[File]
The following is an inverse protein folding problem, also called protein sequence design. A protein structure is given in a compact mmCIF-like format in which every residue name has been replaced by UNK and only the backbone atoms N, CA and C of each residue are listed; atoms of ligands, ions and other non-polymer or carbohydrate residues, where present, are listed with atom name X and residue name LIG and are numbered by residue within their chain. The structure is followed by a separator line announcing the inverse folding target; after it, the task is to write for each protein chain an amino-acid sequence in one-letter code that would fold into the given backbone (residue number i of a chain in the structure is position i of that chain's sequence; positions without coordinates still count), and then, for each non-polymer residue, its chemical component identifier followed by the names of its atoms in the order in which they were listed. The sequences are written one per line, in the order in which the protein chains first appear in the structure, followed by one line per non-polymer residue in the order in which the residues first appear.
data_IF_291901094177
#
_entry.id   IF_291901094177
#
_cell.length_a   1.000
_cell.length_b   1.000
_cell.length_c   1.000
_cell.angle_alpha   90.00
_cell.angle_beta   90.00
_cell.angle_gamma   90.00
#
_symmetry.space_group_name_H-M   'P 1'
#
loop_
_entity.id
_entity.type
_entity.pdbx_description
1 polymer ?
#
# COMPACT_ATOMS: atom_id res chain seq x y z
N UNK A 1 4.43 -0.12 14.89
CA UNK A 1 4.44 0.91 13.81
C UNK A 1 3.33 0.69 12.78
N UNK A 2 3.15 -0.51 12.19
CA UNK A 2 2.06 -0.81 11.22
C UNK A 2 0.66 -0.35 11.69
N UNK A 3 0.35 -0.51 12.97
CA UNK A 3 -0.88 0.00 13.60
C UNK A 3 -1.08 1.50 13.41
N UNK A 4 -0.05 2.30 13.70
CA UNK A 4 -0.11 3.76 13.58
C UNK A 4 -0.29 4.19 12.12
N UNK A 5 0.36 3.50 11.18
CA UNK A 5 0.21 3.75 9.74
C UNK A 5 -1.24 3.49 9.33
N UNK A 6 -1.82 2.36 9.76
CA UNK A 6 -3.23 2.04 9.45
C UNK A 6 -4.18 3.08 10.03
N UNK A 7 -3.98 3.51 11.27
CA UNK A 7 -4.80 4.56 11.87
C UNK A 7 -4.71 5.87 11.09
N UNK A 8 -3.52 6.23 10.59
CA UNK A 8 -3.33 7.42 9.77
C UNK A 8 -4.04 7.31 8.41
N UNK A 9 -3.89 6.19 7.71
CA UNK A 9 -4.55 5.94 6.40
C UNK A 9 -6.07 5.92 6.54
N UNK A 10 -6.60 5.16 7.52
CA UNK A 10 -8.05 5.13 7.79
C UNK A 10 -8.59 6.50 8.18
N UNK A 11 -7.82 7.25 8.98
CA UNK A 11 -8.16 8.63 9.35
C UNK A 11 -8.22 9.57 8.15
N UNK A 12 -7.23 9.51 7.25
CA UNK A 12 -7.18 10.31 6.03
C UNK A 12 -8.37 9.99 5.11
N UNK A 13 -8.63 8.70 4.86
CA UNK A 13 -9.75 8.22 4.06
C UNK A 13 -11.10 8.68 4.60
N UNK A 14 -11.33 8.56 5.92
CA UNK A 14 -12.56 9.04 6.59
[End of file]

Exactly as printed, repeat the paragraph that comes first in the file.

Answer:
The following is an inverse protein folding problem, also called protein sequence design. A protein structure is given in a compact mmCIF-like format in which every residue name has been replaced by UNK and only the backbone atoms N, CA and C of each residue are listed; atoms of ligands, ions and other non-polymer or carbohydrate residues, where present, are listed with atom name X and residue name LIG and are numbered by residue within their chain. The structure is followed by a separator line announcing the inverse folding target; after it, the task is to write for each protein chain an amino-acid sequence in one-letter code that would fold into the given backbone (residue number i of a chain in the structure is position i of that chain's sequence; positions without coordinates still count), and then, for each non-polymer residue, its chemical component identifier followed by the names of its atoms in the order in which they were listed. The sequences are written one per line, in the order in which the protein chains first appear in the structure, followed by one line per non-polymer residue in the order in which the residues first appear.